There were also some questions whether coronavirus was “God’s punishment”:
- The pandemic continues. Have we been punished? (N);
- The question must be asked: What is the significance of the virus pandemic from the perspective of God's will? (N);
- Coronavirus Outbreak - God's Punishment? (I);
- Is coronavirus a punishment from God? (ND);
- Coronavirus as a punishment for sins? Salesians explain (GN).
The above examples of coronavirus placement emerged in various individual contexts. They might be generally summed up with phrases like: “a pandemic is a kind of trial for believers” or “coronavirus is a catalyst for difficult questions about the foundations of faith”. The only thematic regularity was related to the question “Is coronavirus an act of God?”. The question mark at the end of the sentence would indicate the fear of stating such a fact directly, as illustrated in the following excerpt:
- What does the Father answer to those who ask about the coronavirus pandemic? That this is God's punishment, God's act. Or maybe it is better not to involve God in it (I).
3.6 Coronavirus leads to new ways of communication in the Church
An interesting aspect of the pandemic was the acceptance by the clergy and believers of religious practices in digital media. Coronavirus was often anchored in the fields related to online communication:
- The Church in the face of a pandemic - on-line prayer (I);
- Online adoration in a time of pandemic? Fr. Jacek Grzybowski (I);
- Is adoration of the Blessed Sacrament possible online through live broadcast? (GN);
- Pandemic-induced isolation is to help use digital media (N);
- Online Easter Without Borders during Coronavirus (I);
- On-line youth retreat. The prevailing coronavirus pandemic will not prevent young people from participating in the May retreat! (N).
Therefore, the social representation of coronavirus should include the following components: “the coronavirus pandemic digitises the universal Church”, “coronavirus dynamically develops the reach of prayer including digital space”.
3.7 Coronavirus as an invitation for change
In addition to the dilemmas, fears and anxieties described above, many coronavirus headings were associated with unpleasant phenomena that favour a change for the better. The virus was placed in the contexts of chance, hope and benefit:
- Pope Francis: Struggling with Coronavirus as a Chance to End Injustice (I);
- The Pope in an interview for “The Tablet”: let us not waste the present chance for conversion (GN);
- Let us straighten our paths. How to take advantage of the current Covid-19 pandemic? (N);
- Blessed crisis? How to take advantage of the pandemic (N);
- Chaldean Patriarch: the Coronavirus pandemic “a chance for awakening” for humanity (GN).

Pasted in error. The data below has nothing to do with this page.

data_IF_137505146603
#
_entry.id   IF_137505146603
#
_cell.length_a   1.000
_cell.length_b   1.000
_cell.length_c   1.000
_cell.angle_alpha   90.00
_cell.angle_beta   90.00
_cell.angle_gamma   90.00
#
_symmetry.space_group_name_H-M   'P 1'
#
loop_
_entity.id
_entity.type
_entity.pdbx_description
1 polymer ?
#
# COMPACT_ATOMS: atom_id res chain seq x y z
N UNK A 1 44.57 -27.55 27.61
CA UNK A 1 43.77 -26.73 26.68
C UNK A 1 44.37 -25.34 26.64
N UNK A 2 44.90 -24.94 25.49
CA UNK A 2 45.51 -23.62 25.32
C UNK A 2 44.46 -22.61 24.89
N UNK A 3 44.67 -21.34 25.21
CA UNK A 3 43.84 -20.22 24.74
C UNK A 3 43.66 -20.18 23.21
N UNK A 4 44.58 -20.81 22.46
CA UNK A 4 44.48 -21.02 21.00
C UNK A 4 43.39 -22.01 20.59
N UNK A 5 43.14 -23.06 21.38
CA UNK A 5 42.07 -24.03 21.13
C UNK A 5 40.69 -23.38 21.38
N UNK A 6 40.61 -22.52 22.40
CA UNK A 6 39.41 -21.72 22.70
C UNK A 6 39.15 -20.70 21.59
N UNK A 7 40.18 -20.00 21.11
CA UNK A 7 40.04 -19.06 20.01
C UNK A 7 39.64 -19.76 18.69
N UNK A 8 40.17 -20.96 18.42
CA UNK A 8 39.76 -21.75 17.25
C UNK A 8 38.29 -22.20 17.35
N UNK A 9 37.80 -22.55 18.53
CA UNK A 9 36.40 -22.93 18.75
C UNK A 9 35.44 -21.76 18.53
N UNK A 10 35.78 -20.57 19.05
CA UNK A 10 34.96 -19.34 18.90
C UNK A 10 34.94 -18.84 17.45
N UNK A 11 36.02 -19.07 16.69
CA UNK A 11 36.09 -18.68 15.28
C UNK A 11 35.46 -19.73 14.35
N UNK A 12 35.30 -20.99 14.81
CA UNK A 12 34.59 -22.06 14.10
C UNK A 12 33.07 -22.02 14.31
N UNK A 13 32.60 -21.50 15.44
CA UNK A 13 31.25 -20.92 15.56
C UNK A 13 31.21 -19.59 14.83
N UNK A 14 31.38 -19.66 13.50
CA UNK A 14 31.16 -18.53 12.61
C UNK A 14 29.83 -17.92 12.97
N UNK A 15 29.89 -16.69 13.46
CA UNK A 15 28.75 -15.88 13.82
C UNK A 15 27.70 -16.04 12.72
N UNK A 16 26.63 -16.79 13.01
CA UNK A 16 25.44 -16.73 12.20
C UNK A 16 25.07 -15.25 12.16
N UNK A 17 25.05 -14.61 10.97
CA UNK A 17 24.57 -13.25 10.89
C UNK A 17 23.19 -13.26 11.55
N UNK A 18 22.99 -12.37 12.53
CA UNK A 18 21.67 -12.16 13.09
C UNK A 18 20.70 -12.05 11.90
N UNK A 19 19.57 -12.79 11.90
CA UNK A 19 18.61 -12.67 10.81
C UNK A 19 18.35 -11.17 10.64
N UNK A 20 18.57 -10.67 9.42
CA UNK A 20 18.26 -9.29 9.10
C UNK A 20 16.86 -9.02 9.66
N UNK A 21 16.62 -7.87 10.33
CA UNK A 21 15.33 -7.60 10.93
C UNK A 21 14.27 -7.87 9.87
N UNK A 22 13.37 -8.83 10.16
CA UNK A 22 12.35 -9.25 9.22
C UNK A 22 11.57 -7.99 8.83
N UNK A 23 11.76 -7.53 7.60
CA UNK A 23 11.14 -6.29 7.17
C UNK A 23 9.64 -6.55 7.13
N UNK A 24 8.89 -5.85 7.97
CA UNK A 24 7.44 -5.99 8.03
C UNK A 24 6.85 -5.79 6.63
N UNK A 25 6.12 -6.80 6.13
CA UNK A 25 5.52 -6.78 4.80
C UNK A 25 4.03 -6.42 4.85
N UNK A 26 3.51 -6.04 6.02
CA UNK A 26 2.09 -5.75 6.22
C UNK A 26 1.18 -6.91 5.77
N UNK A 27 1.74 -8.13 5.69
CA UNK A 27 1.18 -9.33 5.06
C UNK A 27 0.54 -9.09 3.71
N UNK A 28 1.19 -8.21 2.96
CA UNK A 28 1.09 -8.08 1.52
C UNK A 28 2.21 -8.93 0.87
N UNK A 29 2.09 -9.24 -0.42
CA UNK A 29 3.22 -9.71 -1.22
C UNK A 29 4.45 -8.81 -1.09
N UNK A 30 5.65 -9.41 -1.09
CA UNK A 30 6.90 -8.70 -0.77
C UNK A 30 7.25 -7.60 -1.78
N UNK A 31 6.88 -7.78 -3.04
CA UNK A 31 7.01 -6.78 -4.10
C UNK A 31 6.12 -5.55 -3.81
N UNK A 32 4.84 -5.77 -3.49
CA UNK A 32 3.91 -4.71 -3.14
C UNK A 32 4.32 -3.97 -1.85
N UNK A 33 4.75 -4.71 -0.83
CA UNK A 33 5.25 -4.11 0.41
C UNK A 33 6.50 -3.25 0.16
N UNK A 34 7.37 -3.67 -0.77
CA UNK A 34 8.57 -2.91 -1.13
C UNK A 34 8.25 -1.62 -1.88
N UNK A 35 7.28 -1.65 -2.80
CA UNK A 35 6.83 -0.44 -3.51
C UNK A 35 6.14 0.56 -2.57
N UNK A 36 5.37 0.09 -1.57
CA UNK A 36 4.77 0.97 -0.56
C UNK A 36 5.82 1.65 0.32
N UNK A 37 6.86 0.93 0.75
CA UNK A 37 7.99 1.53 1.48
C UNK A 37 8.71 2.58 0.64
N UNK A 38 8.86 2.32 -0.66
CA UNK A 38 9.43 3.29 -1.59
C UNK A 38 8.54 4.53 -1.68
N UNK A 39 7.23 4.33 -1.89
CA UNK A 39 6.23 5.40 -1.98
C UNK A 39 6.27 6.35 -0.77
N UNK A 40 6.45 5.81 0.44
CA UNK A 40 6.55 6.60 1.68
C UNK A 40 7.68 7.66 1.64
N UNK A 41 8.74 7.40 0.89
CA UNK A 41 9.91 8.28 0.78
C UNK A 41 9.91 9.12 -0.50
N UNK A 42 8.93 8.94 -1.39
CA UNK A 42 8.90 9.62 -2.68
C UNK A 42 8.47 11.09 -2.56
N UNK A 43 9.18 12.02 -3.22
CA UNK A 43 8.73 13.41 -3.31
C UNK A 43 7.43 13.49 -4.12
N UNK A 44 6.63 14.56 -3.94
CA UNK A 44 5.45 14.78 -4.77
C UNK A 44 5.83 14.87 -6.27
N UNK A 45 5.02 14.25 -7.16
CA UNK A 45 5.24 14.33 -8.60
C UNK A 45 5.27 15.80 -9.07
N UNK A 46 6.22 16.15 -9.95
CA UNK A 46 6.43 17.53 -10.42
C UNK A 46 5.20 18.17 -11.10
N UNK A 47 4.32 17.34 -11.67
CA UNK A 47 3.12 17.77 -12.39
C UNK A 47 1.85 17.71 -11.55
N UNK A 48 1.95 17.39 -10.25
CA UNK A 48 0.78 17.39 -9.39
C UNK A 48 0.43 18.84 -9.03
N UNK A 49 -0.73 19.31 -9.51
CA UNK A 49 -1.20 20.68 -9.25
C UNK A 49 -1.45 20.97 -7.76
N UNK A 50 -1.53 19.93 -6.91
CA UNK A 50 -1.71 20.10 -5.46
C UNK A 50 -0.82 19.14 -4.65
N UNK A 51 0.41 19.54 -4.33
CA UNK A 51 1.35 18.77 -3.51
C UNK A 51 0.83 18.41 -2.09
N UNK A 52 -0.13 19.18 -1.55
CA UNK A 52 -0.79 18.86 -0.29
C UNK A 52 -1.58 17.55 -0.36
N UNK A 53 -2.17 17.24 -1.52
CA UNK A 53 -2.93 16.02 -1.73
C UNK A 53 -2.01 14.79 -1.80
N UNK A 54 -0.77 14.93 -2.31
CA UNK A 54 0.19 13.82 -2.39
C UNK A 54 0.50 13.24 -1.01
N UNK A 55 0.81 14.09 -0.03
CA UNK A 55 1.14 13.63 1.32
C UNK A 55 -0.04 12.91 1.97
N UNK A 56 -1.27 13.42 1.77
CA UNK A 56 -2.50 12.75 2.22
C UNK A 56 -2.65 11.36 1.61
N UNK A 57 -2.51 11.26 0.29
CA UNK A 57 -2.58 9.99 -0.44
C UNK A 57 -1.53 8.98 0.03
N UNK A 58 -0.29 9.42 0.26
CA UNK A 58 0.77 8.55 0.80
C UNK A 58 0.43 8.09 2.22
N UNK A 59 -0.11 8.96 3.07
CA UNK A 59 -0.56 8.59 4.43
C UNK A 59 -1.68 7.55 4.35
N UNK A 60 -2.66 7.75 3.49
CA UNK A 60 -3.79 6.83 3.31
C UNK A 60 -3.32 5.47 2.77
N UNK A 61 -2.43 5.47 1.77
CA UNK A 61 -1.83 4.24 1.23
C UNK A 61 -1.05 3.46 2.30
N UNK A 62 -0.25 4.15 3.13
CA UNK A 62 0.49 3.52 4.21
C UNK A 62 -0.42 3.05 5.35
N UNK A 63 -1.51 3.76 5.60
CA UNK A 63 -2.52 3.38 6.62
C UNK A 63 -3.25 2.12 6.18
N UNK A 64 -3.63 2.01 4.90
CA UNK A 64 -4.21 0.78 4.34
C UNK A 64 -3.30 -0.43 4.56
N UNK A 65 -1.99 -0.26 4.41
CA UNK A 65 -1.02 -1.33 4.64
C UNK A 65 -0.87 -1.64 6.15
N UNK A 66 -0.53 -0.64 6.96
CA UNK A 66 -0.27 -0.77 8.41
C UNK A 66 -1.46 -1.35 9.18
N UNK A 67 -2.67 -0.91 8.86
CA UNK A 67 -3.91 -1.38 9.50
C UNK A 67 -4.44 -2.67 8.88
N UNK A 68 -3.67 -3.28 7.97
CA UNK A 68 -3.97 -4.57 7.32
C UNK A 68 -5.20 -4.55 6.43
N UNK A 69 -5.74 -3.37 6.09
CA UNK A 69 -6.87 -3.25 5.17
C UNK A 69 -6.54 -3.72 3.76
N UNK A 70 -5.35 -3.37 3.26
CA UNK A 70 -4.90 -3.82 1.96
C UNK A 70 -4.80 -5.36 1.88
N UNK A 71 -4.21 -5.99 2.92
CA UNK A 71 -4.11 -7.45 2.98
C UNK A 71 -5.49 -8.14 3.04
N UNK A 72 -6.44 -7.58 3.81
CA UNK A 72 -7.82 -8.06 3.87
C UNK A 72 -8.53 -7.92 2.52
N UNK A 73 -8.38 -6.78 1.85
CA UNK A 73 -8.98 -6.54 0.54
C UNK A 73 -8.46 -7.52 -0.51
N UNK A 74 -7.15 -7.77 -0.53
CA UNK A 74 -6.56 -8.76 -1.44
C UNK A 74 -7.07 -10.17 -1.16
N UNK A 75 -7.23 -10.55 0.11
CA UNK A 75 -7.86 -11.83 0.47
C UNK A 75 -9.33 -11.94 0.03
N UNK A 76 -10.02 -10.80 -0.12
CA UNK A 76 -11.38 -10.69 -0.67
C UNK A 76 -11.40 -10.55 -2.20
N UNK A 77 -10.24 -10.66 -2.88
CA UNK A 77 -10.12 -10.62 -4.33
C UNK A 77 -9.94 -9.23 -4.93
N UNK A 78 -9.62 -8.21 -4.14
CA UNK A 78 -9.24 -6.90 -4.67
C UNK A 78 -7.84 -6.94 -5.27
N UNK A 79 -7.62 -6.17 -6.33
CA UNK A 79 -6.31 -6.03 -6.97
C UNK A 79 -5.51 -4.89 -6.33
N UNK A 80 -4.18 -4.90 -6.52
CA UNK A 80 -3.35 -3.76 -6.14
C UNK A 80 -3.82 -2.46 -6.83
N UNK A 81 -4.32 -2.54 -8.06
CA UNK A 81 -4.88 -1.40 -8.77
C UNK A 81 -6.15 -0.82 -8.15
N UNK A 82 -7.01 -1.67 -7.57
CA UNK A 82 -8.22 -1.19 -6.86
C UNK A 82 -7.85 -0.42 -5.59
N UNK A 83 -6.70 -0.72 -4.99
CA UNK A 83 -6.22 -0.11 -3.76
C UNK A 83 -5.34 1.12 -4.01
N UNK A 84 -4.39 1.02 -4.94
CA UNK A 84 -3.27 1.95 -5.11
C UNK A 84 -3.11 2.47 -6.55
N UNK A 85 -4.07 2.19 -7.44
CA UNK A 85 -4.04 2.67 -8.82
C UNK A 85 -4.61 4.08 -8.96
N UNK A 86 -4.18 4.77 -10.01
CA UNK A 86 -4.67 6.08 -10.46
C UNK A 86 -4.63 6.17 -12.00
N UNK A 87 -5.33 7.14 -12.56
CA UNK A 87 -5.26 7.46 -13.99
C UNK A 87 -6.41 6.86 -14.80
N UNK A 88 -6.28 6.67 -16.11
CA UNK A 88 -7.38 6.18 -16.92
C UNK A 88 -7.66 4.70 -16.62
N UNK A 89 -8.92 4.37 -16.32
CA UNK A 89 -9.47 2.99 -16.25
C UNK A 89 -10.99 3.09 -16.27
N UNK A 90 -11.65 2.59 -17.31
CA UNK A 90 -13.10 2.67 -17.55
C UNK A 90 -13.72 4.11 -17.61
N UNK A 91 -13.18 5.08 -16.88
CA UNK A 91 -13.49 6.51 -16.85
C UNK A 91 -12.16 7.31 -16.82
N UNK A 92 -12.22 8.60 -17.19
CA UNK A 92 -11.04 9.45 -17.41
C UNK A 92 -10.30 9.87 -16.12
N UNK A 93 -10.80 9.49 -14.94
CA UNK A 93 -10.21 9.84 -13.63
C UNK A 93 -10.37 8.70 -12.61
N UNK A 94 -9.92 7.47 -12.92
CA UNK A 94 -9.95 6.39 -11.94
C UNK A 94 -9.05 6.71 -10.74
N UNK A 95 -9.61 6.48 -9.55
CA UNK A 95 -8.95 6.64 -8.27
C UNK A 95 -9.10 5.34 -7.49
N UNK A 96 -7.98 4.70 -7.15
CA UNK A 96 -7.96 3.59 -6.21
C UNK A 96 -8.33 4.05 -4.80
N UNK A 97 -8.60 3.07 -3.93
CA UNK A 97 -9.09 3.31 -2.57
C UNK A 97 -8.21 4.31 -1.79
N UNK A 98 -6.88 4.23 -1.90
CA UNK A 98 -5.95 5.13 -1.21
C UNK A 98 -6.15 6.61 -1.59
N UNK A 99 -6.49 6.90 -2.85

Some positive changes were seen as the result of the pandemic:
- Cardinal Krajewski: Coronavirus makes us support life (GN);
- New vocations as a result of the epidemic? Interview by Anna Bandura (N).
Hopes were also expressed to deepen one's faith during the pandemic:
- Bishop Kamiński: May the difficult time of the pandemic strengthen our faith (I).
The social representation of coronavirus was thus expanded to include positive aspects such as: “the pandemic is a hope for change for the better”, “coronavirus is an opportunity to change the modern world”. In the whole negative picture of SARS-CoV-2, it was a truly Christian view, illustrated with an almost oxymoronic expression of the blessed crisis.
3.8 Objectification as a source of components of social representations of coronavirus
Moscovici (2000:51) argued that objectification makes it possible to materialise ideas, phenomena and objects as images. Coronavirus, as an entity which exists in reality but remains imperceptible and invisible to the naked eye, was presented in the form of magnified microscopic photographs. Thanks to them, its effects were visualised, which in turn widened the contextual field of its social representation.
In general Internet portals, the key image illustrating the pandemic included a person wearing a face mask. Sometimes, hand sanitisers were used to illustrate the need to protect oneself against infection. The hope of inventing a vaccine against coronavirus was visualised by a picture of a scientist working in a laboratory, using a microscope and syringe.
In the religious press, there were photographs featuring a clergyman wearing a face mask or a visor or protective gear.
Very often, information about the effects of coronavirus was accompanied by photographs of empty churches, whereas what was related to the question of faith and prayers for the end of the pandemic was illustrated with photographs of praying people or Catholic attributes: the cross, prayer books or the rosary.
The conclusion can be drawn that objectification in the religious press developed the following components of the social representation of coronavirus: “rules of protection against coronavirus apply to all”, “prayer in the hope of salvation from the pandemic”, “coronavirus restricts religious practice”.
 According to Wirtualne Media, the weekly "Gość Niedzielny" was the top-selling weekly in Poland in the years 2018–2019 - an average of 110 thousand copies (https://www.wirtualnemedia.pl/artykul/ Sprzedaż-tygodnikow-opinii-i-iii-kwartal-2019-gazeta-polska; accessed: 23/09/2020). It is included in the so-called opinion-forming weeklies. The other Catholic magazines are not so popular. However, the importance of ‘Gość Niedzielny’ allows us to state that the influence of the Catholic press on the opinions and judgments of Poles, and therefore also the social representations of various objects, is significant.
 Due to the volume limitations, the quoted titles were abbreviated to one of the four analyzed periodicals. Their locations are presented at the end of the article. Digital addresses were given only for titles from other portals.
 This was indicated in articles in the Catholic press, e.g. How does coronavirus affect Polish religiosity? It is not yet known how long the restriction of public worship will be a fact. Regardless of this, the question now arises as to whether the continuation of the epidemic threat and refraining from participating in the Sunday Mass will have a lasting impact on religious practices after the threat has passed - this is one of the questions posed in the analysis of the Institute of Statistics of the Catholic Church on the impact of the coronavirus on Polish religiosity (GN).